Evaluating corn and soybean consumption projections
The USDA released new projections for marketing-year consumption of United States corn and soybeans on Feb. 8. According to University of Illinois agricultural economist Darrel Good, prices will now be at least partially influenced by how closely the rate of consumption tracks these projections.
“For corn, the projection of marketing-year exports was reduced by 50 million bushels to a 41-year low of 900 million bushels,” Good said. “Through the first 23 weeks of the marketing year, export inspections totaled 327 million bushels. The Census Bureau export estimate for the first four months of the year was 14 million bushels larger than the inspections estimate. Assuming that margin persists, exports during the remainder of the year need to total 559 million bushels, or an average of 19.1 million bushels per week, to reach the USDA projection. The average pace to date is 14.9 million. As of Jan. 31, only 218 million bushels had been sold for export but not yet shipped, compared to outstanding sales of 351 million bushels a year earlier. With prospects for a much larger corn harvest in Argentina and another large crop in Brazil this year, there is some chance that exports will fall short of the current projection,” Good said.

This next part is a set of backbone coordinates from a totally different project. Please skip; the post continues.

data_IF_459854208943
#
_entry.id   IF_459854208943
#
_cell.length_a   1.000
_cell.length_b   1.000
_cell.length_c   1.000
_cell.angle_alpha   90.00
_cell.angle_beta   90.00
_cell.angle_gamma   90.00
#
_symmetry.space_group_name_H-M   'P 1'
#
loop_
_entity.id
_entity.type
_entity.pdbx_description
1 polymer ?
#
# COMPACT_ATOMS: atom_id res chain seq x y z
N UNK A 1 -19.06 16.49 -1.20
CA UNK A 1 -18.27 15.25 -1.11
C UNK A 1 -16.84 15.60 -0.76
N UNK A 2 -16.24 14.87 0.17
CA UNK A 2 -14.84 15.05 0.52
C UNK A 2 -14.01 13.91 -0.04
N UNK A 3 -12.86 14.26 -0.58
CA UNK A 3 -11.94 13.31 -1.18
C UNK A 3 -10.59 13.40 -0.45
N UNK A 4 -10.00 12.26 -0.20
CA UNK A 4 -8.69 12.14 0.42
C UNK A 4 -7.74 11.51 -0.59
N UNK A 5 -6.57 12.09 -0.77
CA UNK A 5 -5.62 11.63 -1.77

The USDA projects that 4.5 billion bushels of corn will be processed into ethanol and byproducts during the current marketing year, unchanged from the January projection and 10.2 percent less than was processed during the previous year, Good reported. During the first five months of the year, ethanol production was about 12 percent less than during the same period last year. Production during the four weeks that ended Feb. 1, however, was 16.5 percent less than during the same period last year. Production during the final seven months of the marketing year needs to be only about 8.5 percent less than during the same period last year to reach the USDA projection of corn use.
“Favorable blending margins, prospects for a slowdown in imports of Brazilian ethanol, and some improvement in ethanol production margins suggest that the pace of ethanol production will increase enough to at least reach the USDA projection of corn use,” Good said.
Feed and residual use of corn during the current marketing year is projected at 4.45 billion bushels, unchanged from the January projection and only about 100 million less than was used last year. “Due to the early harvest of the 2012 crop, use was likely understated for the final quarter of the 2011-12 marketing year and overstated for the first quarter of the 2012-13 marketing year,” Good said. “The USDA’s estimate of March 1 corn stocks, to be released on March 28, will provide for an estimate of feed and residual use during the second quarter of the year and for a better forecast of use for the year. Given the level of livestock and poultry production and inventories, feed and residual use of corn should be proceeding at or above the pace projected by the USDA,” he said.
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